Shihab Ayed and several other men struggled to push a cart carrying the bodies of his son and wife, wrapped in blankets, through a muddy ditch nearly three kilometres from their destroyed home in Mosul.
Four other carts followed, laden with days-old corpses from airstrikes which the men said had killed 21 relatives and neighbours in an area Daesh militants controlled earlier in the week, but fled when it became clear that airstrikes were inbound.
Ayed, a 40-year-old labourer, pulled back a blanket to show his only son, three-and-a-half year-old Ahmed, lying lifeless with his eyes closed and a big gash in his right cheek. Aside from losing his wife and son, he also lost three daughters as his family and life was blown apart by US and Iraqi airstrikes.
“Three houses were destroyed by two airstrikes,” Ayed said.
“Daesh fighters were firing from our house and from the road outside, and we were hiding inside. Fifteen minutes later the strikes hit,” Ayed said, in tears.
We pulled the bodies from the rubble and now we’re going to bury them. Then I’ll come back to my three remaining daughters.
The bodies had begun to smell of decay but it had only just become safe enough to leave the district, now cleared of the militants, and bring the carts to Mosul airport, where a bus might be able to take them to the nearest village for burial, he said.
A Reuters journalist counted about 15 corpses on the carts.
Mounting civilian deaths
They are among the latest victims caught in the crossfire of an intensifying battle between US and Iran-backed Iraqi forces and Daesh militants still holed up the centre of Mosul, their last major stronghold in Iraq.
Rights groups have expressed concern over the mounting civilian death toll, as Daesh fights from homes and densely-populated areas, a threat the Iraqi military and US-led coalition have been countering with heavy weaponry to support troops on the ground, rather than moving in with infantry to reduce civilian casualties.
Families fleeing Mosul in recent weeks have talked of high numbers of civilians killed by airstrikes, and said that in many cases Daesh fighters have already slipped away by the time the bombs hit.
“When the coalition see a sniper on a home, it’s five or ten minutes before that house is hit,” Mohammed Mahmoud, a 40-year-old former police officer, told Reuters in another area of Mosul.
But they don’t kill the Daesh militants. Daesh withdraw, and the strikes end up killing civilians – whole families.
Daesh’s tactics since the beginning of the offensive to drive them out of Mosul, which began in October, have been to deploy car bombs and snipers, rain shellfire on troops and residents alike and take cover among the civilian population. The Iraqi response has been to bombard entire neighbourhoods from the ground and from the air, killing hundreds of civilians they are supposed to be there to save.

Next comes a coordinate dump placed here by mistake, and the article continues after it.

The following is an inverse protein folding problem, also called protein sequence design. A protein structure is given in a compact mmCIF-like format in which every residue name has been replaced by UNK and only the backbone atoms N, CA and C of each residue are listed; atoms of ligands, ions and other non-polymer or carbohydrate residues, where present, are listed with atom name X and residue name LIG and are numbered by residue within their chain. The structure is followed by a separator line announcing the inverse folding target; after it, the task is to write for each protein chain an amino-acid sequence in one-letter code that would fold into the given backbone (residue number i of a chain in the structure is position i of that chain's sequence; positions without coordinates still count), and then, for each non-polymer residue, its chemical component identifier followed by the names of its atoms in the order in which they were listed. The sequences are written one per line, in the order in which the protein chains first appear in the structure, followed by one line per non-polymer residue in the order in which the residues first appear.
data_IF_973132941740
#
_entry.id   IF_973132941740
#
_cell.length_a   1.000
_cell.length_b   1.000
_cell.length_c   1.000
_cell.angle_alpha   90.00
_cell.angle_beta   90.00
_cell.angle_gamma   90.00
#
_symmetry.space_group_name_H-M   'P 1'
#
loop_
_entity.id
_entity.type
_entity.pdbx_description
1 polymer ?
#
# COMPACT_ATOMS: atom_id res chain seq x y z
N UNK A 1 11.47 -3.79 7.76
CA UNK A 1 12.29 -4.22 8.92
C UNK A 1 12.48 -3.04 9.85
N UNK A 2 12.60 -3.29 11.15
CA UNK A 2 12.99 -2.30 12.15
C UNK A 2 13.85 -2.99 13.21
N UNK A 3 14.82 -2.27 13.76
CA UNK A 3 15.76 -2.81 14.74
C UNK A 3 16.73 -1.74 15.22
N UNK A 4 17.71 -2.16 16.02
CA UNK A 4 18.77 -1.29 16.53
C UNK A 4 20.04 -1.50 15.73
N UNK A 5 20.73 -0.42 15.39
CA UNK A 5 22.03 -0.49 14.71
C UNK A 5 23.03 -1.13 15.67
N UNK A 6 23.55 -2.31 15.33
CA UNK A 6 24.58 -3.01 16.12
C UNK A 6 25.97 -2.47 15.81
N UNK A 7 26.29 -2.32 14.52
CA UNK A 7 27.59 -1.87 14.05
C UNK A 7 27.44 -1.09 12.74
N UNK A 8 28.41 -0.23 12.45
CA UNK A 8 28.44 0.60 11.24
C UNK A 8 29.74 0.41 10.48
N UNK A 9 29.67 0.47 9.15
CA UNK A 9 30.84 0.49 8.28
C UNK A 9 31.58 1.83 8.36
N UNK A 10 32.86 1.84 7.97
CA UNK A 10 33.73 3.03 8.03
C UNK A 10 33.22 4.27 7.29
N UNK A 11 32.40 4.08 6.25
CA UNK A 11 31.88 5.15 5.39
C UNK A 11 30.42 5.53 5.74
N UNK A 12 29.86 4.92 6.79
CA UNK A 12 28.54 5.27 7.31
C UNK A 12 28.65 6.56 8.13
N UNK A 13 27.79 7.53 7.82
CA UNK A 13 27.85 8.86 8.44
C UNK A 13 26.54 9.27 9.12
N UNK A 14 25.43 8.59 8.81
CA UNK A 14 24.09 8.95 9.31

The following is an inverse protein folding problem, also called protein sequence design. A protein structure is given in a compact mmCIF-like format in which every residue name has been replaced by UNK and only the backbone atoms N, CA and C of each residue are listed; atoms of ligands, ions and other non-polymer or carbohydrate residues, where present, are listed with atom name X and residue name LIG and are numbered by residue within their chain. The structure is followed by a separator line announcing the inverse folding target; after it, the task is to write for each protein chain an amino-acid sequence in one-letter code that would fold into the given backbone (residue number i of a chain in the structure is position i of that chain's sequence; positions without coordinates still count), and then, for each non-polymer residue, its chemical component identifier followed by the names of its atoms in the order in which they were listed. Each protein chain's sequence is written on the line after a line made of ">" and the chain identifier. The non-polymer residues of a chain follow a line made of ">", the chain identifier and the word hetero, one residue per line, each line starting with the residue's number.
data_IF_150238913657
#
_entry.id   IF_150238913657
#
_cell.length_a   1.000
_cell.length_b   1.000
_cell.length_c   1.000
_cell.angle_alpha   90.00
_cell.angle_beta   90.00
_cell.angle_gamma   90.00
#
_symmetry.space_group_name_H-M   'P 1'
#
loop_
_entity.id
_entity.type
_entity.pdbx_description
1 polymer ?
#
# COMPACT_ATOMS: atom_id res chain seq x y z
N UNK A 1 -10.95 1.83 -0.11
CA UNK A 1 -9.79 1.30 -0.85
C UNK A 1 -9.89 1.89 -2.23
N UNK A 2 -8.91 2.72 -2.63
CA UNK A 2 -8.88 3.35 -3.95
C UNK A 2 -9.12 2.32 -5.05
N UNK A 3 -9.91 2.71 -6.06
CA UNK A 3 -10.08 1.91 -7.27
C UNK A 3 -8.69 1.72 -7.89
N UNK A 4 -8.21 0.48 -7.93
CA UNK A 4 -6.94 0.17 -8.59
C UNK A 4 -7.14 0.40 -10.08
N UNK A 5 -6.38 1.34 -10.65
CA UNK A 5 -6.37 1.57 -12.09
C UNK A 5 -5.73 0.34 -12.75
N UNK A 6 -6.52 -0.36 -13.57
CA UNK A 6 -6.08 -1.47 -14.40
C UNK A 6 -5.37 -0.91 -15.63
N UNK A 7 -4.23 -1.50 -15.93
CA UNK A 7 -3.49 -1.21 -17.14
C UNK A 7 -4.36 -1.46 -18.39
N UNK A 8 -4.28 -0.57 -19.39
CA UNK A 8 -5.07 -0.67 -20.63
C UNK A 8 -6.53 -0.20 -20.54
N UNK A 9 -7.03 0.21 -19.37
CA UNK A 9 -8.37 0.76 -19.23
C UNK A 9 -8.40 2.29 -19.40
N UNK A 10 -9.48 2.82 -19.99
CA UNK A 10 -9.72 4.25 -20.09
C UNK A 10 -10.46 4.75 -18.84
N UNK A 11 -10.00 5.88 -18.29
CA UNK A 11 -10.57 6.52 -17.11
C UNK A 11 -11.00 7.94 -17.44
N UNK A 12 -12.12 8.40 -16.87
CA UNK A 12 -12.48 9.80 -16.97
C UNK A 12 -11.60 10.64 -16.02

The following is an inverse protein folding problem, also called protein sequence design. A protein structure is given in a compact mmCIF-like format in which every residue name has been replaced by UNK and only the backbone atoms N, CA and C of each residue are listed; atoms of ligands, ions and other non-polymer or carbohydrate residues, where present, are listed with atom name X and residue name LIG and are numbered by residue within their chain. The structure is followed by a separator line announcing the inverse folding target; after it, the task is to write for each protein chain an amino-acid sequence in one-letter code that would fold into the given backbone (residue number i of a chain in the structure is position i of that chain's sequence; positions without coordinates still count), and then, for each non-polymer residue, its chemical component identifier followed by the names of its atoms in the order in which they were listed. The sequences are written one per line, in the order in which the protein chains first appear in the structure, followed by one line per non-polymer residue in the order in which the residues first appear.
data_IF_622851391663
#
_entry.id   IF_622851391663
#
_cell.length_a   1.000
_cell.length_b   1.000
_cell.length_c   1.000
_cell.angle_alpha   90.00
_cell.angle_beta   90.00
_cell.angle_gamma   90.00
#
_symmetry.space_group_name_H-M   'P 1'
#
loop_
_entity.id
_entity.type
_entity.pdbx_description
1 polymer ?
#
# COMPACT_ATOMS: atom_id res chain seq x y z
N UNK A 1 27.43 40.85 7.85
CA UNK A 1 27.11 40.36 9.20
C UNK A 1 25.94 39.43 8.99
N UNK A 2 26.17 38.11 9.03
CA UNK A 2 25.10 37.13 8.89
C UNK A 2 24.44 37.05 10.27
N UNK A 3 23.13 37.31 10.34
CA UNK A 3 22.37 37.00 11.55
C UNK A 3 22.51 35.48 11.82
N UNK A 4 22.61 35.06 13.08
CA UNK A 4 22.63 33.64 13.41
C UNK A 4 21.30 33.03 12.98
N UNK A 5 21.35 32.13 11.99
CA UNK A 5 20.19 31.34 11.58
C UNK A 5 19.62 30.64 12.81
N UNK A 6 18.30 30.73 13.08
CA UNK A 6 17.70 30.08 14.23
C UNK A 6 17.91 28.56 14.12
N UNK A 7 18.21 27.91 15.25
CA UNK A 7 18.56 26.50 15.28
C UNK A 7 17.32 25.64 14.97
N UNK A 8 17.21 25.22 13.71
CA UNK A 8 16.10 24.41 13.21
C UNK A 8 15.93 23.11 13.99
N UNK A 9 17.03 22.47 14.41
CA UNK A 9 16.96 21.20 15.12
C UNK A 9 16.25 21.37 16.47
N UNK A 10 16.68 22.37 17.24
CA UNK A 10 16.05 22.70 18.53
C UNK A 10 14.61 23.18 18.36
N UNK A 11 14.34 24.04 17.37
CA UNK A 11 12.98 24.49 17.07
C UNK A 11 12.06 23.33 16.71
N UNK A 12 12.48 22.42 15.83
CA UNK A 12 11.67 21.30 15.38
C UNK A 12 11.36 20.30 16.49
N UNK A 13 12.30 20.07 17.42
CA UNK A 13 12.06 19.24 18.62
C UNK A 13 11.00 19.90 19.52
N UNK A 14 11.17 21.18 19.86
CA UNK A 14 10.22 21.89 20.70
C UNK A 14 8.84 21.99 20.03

On Friday, even as Ayed and his helpers waited with their carts, helicopters fired at positions in Mosul and forces further back launched Grad missiles into the city.
Human Rights Watch (HRW) has said the fight to recapture the western half of Mosul has been “dirtier and deadlier to civilians” than the battle to retake the east, which was completed in early February.
The New York-based watchdog said Iraqi Interior Ministry units had recently used non-precision rockets in west Mosul, seemingly accusing the Iraqi government of perpetrating yet another war crime.
Their indiscriminate nature makes their use in populated civilian areas a serious violation of the laws of war.
The Iraqi interior ministry is staffed by the Badr Organisation, a militant Shia jihadist group loyal to the clerical rulers of Iran. The Badr Organisation espouse a sectarian ideology that sees most Sunnis, who are the vast majority of the civilians in Mosul, as fair targets.
Separately, the United Nations says it has received many reports of civilian deaths in airstrikes.
The number of civilians killed in the Mosul campaign – whether by Daesh or by Iraqi and coalition fire – is unclear, with various estimates given by residents, watchdogs and the military.
The US-led coalition backing Iraqi forces with airpower and military advisers admits causing “unintentional” civilian deaths.
This month the US military said the total number of civilians killed by the coalition since the start of operations against the militant group in 2014 in both Iraq and Syria was 220.
That estimate is lower than those of some monitoring groups.
Airwars, a journalist-run project to monitor civilian casualties, says at least 2,590 civilians have likely been killed by coalition “actions” since 2014, including scores in Mosul in the first week of March alone.
Coalition and Iraqi forces blame their slow progress in the Mosul campaign on their claimed care to avoid civilian deaths. However, this fails to take into account the fierce Daesh resistance and innovative tactics that they have developed that has led to the likely deaths of more than 7,000 Iraqi soldiers.
But western Mosul, which houses the narrow-alleyed Old City, has been a tougher fight, and Daesh have pinned down Iraqi forces for days on end using snipers and boobytraps in some areas without significant advances.
The level of destruction is visibly greater, with dozens of buildings flattened and large holes in roads from airstrikes.
In the wrecked Mamoun district on Tuesday, a man trudged down a muddy road in search of body bags.
Faisal Tayran, 50, explained matter-of-factly just how many loved ones he had to bury:
I have 18 bodies I need to bury – my brother’s family. They’re just lying in the garden at the moment.